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NCJRS Abstract

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NCJ Number: 77385 Find in a Library
Title: Working the Damned, the Dumb, and the Destitute - The Politics of Community Service Restitution (From Misdemeanor Courts - Policy Concerns and Research Perspectives, P 196-244, 1980, James J Alfini, ed. - See NCJ-77379)
Author(s): C W Grau; J Kahn
Date Published: 1980
Page Count: 38
Type: Program/Project Evaluation
Format: Document
Language: English
Country: United States of America
Annotation: Findings and implications are discussed from a study of the community service restitution (CSR) program of a Tacoma, Wash., misdemeanor court.
Abstract: The court instituted CSR in 1977 as a judicial sentencing alternative to fines and jail. While judges determined who was sentenced to CSR, the probation department found agencies to take CSR referrals and referred offenders to the agencies. This study surveys general sentencing practices in the court, analyzes the social and legal correlates of sentencing, and examines the work performed by CSR referrals. Findings show that the sentencing of offenders to CSR is influenced by a number of legal and social factors. Offenders convicted of driving while intoxicated are unlikely to receive CSR sentencing, while young, indigent, and other low-income offenders who are not employed full-time are more likely to be sentenced to CSR. Judges openly admit that low-income is a criterion for sentencing to CSR, since it is an alternative to fines for offenders unable to pay them. As a misdemeanor court, only about 7 percent of those convicted are jailed; the practical alternatives to CSR, therefore, are fines and probation. Evidence that CSR is beneficial to offenders is thin. The agencies involved reported as many negative as positive consequences. CSR rarely increases the likelihood of improved employment options for participants, since most of the assigned work is janitorial and clerical with government agencies. Further, by farming out the tasks of discipline and punishment to agencies outside the legal system, the court qualitatively expanded the State's social control apparatuses. Tabular data, 6 notes, and 42 references are provided. Study instruments and methodology are appended. (Author abstract modified)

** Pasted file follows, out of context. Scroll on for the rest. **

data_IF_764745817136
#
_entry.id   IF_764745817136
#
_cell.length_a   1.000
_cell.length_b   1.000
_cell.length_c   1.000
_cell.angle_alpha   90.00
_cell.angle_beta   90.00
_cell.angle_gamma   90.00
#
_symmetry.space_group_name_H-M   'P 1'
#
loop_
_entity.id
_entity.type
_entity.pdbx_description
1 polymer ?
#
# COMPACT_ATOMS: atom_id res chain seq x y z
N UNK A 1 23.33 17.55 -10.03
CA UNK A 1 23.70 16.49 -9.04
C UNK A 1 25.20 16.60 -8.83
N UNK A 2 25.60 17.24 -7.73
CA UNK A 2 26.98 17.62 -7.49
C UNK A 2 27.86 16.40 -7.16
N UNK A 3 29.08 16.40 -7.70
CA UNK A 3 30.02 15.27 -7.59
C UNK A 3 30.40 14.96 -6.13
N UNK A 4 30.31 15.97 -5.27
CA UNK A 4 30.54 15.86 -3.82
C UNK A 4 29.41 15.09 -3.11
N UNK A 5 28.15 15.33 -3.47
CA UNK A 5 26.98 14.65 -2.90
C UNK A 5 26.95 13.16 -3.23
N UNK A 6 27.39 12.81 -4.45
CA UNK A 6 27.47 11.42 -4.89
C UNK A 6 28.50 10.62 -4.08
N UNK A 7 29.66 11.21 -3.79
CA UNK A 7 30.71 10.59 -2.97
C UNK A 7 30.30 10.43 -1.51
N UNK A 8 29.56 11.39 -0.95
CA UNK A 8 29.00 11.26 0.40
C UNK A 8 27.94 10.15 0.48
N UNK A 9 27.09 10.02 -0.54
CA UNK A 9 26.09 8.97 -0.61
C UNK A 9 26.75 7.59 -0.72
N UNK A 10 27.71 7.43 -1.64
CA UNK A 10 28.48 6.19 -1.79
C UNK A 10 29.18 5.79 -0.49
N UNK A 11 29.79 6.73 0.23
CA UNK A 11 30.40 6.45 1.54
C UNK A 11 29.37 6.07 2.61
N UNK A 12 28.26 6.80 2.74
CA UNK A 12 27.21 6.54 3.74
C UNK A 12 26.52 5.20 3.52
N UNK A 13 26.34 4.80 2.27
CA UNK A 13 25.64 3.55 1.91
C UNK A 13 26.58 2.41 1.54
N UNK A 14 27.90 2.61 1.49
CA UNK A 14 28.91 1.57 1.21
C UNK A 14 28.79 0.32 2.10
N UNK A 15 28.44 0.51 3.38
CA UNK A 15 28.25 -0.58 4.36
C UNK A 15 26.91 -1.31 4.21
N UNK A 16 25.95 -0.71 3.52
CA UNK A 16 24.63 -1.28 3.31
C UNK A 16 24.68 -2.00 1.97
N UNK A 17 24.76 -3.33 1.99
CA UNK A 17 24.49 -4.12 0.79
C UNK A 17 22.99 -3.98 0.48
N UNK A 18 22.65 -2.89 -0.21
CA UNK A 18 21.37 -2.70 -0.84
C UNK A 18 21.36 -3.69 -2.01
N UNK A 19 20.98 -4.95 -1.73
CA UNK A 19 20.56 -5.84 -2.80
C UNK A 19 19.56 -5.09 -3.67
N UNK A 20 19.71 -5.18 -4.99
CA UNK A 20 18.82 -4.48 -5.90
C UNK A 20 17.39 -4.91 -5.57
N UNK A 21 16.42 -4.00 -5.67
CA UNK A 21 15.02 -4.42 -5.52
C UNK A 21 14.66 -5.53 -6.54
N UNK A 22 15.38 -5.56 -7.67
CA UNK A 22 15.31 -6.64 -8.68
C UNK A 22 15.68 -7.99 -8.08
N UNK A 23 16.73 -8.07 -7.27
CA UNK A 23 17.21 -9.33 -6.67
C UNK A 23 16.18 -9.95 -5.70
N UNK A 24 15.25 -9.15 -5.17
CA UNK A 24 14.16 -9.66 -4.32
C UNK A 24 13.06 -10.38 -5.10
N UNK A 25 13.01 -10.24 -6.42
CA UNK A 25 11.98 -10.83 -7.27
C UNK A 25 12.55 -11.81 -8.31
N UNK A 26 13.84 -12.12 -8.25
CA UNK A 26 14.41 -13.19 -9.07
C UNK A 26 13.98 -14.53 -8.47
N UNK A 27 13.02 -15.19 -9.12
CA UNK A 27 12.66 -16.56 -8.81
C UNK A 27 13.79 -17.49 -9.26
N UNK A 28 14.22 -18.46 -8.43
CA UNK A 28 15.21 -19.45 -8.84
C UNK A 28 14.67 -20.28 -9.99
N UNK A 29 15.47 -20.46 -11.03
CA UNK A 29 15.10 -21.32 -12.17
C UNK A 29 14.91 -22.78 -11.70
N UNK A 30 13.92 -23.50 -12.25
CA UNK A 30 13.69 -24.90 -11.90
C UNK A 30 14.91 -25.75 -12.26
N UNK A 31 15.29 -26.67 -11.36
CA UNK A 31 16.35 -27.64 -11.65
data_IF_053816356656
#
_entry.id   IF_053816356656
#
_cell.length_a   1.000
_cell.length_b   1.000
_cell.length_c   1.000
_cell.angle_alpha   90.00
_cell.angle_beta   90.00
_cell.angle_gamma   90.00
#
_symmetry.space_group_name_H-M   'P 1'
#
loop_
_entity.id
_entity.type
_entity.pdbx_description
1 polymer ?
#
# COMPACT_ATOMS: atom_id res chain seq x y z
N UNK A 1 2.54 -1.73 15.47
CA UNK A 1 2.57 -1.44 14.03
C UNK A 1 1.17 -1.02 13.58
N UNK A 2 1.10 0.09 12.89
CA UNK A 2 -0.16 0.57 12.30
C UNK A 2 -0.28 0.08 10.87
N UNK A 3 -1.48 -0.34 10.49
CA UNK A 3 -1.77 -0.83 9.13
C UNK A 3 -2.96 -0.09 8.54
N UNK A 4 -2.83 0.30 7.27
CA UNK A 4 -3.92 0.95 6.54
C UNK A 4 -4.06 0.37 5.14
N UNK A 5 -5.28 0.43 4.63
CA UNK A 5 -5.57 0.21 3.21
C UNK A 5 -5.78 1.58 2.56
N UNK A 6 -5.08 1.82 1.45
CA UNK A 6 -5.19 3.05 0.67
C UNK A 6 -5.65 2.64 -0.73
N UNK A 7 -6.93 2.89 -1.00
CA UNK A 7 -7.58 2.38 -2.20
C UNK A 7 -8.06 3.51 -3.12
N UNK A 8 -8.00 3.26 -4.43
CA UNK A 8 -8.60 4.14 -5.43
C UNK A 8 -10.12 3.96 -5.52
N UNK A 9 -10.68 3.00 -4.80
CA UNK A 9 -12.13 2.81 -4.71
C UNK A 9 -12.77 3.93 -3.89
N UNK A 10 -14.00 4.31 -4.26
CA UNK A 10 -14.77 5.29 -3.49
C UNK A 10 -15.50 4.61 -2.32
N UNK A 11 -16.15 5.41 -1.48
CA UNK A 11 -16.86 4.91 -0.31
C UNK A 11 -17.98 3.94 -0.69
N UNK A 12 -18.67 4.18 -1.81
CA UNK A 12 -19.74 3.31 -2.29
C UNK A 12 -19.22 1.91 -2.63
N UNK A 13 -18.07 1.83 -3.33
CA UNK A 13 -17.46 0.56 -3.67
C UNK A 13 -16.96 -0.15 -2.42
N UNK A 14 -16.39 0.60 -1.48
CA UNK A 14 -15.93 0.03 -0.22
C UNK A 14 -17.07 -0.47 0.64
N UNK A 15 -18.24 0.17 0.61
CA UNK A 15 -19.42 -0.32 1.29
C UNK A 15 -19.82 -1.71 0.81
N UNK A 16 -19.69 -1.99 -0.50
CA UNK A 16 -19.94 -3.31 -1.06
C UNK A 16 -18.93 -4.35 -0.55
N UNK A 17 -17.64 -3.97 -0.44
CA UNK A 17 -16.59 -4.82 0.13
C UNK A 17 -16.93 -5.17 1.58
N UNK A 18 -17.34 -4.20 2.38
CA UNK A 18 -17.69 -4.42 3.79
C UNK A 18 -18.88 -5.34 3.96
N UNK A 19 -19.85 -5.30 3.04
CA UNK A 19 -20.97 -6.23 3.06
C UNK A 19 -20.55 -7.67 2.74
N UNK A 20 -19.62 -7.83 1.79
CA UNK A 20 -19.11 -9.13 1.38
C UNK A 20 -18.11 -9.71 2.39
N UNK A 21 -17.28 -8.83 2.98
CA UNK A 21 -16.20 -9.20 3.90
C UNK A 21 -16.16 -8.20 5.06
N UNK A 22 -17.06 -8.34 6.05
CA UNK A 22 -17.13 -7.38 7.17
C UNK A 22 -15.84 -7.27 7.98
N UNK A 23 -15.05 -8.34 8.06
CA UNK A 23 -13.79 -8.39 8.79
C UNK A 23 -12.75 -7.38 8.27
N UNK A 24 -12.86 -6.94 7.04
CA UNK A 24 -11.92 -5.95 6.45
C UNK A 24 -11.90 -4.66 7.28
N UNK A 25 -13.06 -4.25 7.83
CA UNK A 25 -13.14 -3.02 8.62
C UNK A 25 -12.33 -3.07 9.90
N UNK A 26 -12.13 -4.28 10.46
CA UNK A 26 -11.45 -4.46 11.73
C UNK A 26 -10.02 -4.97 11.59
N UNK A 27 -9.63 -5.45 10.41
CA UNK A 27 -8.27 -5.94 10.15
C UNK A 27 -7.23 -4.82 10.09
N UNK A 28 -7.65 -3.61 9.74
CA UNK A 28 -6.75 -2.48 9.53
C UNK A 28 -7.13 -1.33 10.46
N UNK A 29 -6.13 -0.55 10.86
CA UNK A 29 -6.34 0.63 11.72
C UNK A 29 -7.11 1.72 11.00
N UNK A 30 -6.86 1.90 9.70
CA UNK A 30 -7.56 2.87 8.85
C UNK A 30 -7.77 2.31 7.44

Index Term(s): Community service order; Discrimination; Misdemeanor; Program evaluation; Restitution programs; Sentencing/Sanctions; Washington
To cite this abstract, use the following link:
http://www.ncjrs.gov/App/publications/abstract.aspx?ID=77385

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